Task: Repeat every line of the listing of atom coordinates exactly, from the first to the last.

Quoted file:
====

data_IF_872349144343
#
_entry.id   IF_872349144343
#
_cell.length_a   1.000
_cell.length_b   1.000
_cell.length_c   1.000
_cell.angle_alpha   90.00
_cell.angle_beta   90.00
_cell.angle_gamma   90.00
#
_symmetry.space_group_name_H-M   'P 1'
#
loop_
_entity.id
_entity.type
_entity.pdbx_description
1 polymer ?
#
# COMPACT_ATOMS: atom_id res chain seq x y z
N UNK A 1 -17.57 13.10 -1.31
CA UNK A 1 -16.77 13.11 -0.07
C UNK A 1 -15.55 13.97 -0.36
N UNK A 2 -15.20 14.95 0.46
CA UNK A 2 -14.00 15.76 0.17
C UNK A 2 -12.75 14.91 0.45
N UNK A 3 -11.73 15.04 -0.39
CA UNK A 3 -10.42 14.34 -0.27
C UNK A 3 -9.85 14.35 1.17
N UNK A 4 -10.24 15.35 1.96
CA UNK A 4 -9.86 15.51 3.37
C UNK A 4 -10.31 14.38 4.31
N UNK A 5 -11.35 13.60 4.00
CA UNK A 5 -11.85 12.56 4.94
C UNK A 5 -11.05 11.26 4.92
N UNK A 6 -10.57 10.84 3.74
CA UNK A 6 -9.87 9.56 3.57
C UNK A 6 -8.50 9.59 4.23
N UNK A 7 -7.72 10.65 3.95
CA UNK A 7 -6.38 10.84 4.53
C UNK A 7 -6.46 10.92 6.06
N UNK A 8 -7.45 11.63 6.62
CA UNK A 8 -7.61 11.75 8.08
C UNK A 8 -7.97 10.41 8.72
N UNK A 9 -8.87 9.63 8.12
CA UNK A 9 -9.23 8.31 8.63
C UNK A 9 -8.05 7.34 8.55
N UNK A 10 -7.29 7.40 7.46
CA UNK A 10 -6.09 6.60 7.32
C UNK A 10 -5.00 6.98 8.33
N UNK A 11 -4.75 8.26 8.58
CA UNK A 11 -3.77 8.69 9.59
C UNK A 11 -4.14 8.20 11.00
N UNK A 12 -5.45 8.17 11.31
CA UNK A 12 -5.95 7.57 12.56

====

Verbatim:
data_IF_872349144343
#
_entry.id   IF_872349144343
#
_cell.length_a   1.000
_cell.length_b   1.000
_cell.length_c   1.000
_cell.angle_alpha   90.00
_cell.angle_beta   90.00
_cell.angle_gamma   90.00
#
_symmetry.space_group_name_H-M   'P 1'
#
loop_
_entity.id
_entity.type
_entity.pdbx_description
1 polymer ?
#
# COMPACT_ATOMS: atom_id res chain seq x y z
N UNK A 1 -17.57 13.10 -1.31
CA UNK A 1 -16.77 13.11 -0.07
C UNK A 1 -15.55 13.97 -0.36
N UNK A 2 -15.20 14.95 0.46
CA UNK A 2 -14.00 15.76 0.17
C UNK A 2 -12.75 14.91 0.45
N UNK A 3 -11.73 15.04 -0.39
CA UNK A 3 -10.42 14.34 -0.27
C UNK A 3 -9.85 14.35 1.17
N UNK A 4 -10.24 15.35 1.96
CA UNK A 4 -9.86 15.51 3.37
C UNK A 4 -10.31 14.38 4.31
N UNK A 5 -11.35 13.60 4.00
CA UNK A 5 -11.85 12.56 4.94
C UNK A 5 -11.05 11.26 4.92
N UNK A 6 -10.57 10.84 3.74
CA UNK A 6 -9.87 9.56 3.57
C UNK A 6 -8.50 9.59 4.23
N UNK A 7 -7.72 10.65 3.95
CA UNK A 7 -6.38 10.84 4.53
C UNK A 7 -6.46 10.92 6.06
N UNK A 8 -7.45 11.63 6.62
CA UNK A 8 -7.61 11.75 8.08
C UNK A 8 -7.97 10.41 8.72
N UNK A 9 -8.87 9.63 8.12
CA UNK A 9 -9.23 8.31 8.63
C UNK A 9 -8.05 7.34 8.55
N UNK A 10 -7.29 7.40 7.46
CA UNK A 10 -6.09 6.60 7.32
C UNK A 10 -5.00 6.98 8.33
N UNK A 11 -4.75 8.26 8.58
CA UNK A 11 -3.77 8.69 9.59
C UNK A 11 -4.14 8.20 11.00
N UNK A 12 -5.45 8.17 11.31
CA UNK A 12 -5.95 7.57 12.56